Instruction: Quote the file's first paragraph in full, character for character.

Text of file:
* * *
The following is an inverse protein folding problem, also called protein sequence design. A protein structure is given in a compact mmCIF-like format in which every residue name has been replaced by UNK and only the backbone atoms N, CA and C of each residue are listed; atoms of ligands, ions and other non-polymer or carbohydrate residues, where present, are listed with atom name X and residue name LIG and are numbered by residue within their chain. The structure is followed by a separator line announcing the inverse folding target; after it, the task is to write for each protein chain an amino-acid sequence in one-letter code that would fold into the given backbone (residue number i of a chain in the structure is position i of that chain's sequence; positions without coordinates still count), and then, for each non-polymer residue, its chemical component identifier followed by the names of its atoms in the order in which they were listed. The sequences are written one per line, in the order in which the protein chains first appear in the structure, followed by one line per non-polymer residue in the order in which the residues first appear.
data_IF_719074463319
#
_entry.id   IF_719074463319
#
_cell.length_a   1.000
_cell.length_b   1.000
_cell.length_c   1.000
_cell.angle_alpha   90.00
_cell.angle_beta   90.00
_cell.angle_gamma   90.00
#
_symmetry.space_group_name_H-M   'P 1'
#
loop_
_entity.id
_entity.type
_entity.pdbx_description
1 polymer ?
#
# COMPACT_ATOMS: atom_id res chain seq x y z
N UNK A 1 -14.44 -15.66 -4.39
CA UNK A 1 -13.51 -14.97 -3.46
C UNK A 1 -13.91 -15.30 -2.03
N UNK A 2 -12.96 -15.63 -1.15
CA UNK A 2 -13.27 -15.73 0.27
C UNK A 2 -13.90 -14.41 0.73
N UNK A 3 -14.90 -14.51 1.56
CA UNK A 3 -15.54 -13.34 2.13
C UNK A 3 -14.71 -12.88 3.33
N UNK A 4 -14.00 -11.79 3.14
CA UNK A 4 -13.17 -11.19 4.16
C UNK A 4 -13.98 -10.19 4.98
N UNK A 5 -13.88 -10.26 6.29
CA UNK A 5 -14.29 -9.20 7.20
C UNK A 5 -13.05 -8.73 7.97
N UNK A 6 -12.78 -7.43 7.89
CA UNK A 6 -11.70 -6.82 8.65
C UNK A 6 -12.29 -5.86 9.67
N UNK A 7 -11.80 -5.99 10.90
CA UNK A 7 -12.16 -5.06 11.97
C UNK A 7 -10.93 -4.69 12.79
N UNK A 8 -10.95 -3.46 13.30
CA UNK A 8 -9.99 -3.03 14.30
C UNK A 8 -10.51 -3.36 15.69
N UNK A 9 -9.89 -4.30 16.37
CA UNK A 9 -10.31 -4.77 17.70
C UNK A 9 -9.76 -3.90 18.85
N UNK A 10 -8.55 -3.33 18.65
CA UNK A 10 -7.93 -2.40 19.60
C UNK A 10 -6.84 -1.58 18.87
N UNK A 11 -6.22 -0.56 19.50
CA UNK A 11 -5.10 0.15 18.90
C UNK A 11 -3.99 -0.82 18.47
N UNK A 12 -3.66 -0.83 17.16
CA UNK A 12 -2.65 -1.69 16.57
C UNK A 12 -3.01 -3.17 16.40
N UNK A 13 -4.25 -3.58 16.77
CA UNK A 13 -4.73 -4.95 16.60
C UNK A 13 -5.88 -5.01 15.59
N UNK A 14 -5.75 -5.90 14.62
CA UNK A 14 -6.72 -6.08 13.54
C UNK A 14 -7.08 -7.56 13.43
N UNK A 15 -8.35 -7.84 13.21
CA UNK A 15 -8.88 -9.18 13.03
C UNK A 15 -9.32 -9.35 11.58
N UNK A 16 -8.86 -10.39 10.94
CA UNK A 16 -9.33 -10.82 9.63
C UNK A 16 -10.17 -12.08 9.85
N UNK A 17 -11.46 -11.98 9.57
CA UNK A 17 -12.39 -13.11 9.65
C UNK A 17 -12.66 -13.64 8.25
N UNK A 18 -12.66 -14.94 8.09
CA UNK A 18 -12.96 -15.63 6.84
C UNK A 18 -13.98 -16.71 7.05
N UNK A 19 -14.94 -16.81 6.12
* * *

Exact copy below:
The following is an inverse protein folding problem, also called protein sequence design. A protein structure is given in a compact mmCIF-like format in which every residue name has been replaced by UNK and only the backbone atoms N, CA and C of each residue are listed; atoms of ligands, ions and other non-polymer or carbohydrate residues, where present, are listed with atom name X and residue name LIG and are numbered by residue within their chain. The structure is followed by a separator line announcing the inverse folding target; after it, the task is to write for each protein chain an amino-acid sequence in one-letter code that would fold into the given backbone (residue number i of a chain in the structure is position i of that chain's sequence; positions without coordinates still count), and then, for each non-polymer residue, its chemical component identifier followed by the names of its atoms in the order in which they were listed. The sequences are written one per line, in the order in which the protein chains first appear in the structure, followed by one line per non-polymer residue in the order in which the residues first appear.